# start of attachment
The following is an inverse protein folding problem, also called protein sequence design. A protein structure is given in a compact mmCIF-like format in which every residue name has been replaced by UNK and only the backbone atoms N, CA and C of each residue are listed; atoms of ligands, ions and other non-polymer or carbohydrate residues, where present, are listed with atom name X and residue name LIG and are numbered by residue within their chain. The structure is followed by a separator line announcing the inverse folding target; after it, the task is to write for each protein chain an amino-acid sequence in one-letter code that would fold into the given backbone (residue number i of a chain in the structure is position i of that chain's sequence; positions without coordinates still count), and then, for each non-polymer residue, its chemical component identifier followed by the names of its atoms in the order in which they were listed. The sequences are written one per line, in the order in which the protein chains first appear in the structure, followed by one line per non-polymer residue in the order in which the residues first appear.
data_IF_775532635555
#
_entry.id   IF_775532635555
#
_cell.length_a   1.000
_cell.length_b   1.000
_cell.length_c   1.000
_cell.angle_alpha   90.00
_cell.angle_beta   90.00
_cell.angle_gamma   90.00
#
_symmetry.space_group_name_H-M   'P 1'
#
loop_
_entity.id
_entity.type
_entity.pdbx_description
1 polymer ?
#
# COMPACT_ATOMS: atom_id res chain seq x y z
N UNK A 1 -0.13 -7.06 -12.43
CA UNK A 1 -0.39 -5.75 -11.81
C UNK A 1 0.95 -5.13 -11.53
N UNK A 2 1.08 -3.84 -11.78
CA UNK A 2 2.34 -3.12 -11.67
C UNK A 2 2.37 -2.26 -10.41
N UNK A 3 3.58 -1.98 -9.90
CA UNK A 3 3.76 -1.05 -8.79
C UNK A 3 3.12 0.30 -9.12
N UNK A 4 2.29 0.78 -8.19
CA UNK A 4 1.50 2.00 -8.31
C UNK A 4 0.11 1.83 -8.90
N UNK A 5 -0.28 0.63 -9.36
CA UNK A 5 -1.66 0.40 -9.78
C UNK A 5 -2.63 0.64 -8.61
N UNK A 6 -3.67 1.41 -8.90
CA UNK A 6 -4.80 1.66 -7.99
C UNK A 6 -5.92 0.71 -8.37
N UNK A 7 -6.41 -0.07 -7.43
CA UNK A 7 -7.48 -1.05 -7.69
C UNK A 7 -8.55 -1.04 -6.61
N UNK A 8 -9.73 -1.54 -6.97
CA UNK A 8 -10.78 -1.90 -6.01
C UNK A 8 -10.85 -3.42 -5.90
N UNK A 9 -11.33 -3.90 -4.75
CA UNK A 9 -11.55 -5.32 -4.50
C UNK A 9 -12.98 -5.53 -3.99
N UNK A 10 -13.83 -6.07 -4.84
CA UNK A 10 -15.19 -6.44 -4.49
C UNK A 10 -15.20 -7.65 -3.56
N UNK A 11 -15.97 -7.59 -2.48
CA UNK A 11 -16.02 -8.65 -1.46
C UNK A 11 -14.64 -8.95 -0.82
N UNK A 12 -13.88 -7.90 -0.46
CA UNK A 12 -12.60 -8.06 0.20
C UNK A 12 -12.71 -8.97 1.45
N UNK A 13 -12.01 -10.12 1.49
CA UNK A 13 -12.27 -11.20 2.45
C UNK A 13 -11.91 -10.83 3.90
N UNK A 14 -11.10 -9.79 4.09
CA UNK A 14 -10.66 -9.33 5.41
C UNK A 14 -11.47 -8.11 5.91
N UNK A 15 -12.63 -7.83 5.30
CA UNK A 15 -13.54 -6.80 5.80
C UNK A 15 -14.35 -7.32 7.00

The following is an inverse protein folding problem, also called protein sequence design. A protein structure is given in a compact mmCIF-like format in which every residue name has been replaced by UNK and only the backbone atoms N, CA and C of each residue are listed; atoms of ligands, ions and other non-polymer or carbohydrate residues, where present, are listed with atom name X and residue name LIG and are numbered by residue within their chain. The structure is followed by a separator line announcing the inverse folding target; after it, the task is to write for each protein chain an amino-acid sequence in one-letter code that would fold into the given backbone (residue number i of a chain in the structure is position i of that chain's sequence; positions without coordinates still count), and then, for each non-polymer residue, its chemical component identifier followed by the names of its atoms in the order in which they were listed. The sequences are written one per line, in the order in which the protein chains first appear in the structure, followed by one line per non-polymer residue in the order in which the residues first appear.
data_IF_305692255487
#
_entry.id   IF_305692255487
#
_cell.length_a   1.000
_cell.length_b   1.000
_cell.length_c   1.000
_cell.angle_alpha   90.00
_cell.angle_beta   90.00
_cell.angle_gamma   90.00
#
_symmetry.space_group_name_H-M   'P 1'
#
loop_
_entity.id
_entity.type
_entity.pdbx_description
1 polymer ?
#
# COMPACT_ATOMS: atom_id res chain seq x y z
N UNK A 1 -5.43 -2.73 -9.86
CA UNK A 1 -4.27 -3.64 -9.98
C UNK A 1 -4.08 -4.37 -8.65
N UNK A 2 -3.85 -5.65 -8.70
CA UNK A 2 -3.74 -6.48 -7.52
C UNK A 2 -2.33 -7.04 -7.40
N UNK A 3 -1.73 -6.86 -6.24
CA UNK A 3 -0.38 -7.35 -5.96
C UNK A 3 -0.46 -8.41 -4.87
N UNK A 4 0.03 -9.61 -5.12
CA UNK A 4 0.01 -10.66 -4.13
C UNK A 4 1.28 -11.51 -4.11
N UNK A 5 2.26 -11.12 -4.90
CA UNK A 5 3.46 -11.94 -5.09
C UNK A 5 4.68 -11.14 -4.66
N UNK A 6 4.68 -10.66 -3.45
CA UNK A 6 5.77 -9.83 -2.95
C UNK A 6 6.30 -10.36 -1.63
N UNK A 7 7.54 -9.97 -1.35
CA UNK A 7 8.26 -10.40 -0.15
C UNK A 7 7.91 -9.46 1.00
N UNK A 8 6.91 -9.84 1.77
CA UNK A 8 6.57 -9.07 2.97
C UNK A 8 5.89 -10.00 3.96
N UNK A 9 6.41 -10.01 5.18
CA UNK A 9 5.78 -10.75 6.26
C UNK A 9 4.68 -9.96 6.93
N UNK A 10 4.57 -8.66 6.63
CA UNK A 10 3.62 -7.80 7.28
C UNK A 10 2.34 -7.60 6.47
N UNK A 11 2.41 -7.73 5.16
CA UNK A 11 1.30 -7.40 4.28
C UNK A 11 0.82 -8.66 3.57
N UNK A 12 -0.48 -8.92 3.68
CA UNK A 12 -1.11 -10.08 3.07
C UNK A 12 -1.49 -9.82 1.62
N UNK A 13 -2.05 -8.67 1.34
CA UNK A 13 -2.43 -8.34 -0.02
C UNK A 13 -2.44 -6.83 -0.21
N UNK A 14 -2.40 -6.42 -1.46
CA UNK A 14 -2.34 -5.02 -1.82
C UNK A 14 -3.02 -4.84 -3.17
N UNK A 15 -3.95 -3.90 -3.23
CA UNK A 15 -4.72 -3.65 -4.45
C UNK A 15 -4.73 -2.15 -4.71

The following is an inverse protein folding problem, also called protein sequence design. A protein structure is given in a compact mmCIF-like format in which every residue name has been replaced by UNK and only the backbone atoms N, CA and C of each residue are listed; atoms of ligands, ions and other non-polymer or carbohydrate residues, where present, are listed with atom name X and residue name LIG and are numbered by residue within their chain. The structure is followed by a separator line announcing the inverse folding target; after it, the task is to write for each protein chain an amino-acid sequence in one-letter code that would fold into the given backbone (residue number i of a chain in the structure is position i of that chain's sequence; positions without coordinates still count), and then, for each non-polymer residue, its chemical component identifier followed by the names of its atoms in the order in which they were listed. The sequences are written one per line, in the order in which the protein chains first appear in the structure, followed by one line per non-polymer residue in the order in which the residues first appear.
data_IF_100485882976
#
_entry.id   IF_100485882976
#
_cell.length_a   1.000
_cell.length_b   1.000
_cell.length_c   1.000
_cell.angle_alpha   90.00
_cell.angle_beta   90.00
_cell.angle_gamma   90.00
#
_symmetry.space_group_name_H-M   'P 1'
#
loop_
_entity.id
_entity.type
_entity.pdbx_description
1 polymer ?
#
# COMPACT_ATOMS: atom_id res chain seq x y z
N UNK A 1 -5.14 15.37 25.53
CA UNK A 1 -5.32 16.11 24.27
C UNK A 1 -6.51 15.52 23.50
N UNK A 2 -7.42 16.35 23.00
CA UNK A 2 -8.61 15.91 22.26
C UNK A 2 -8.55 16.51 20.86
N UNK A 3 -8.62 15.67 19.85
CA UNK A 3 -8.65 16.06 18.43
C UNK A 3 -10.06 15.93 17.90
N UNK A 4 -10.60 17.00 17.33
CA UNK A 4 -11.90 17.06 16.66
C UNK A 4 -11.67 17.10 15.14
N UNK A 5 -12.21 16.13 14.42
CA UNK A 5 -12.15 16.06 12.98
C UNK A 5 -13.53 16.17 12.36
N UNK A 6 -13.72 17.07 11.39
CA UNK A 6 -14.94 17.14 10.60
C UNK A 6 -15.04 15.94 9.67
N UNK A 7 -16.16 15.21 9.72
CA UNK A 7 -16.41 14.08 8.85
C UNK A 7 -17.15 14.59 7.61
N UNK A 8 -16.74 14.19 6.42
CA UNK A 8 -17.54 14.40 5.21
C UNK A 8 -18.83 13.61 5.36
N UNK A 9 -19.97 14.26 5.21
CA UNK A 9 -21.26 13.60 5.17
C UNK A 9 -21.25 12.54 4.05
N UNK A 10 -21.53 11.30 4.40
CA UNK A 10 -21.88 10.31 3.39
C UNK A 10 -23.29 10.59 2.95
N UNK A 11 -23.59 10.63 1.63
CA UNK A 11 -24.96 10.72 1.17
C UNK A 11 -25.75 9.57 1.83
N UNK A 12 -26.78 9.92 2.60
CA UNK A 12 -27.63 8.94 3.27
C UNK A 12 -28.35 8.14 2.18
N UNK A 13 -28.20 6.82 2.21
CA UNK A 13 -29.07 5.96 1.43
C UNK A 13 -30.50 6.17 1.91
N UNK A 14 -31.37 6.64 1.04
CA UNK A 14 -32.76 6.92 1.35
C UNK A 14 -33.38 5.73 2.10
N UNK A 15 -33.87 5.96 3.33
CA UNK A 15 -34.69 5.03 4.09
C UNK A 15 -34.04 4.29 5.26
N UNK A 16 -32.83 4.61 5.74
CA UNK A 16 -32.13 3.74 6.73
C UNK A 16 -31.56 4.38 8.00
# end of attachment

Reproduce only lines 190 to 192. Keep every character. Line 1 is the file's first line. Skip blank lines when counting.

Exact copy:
N UNK A 13 -28.20 6.82 2.21
CA UNK A 13 -29.07 5.96 1.43
C UNK A 13 -30.50 6.17 1.91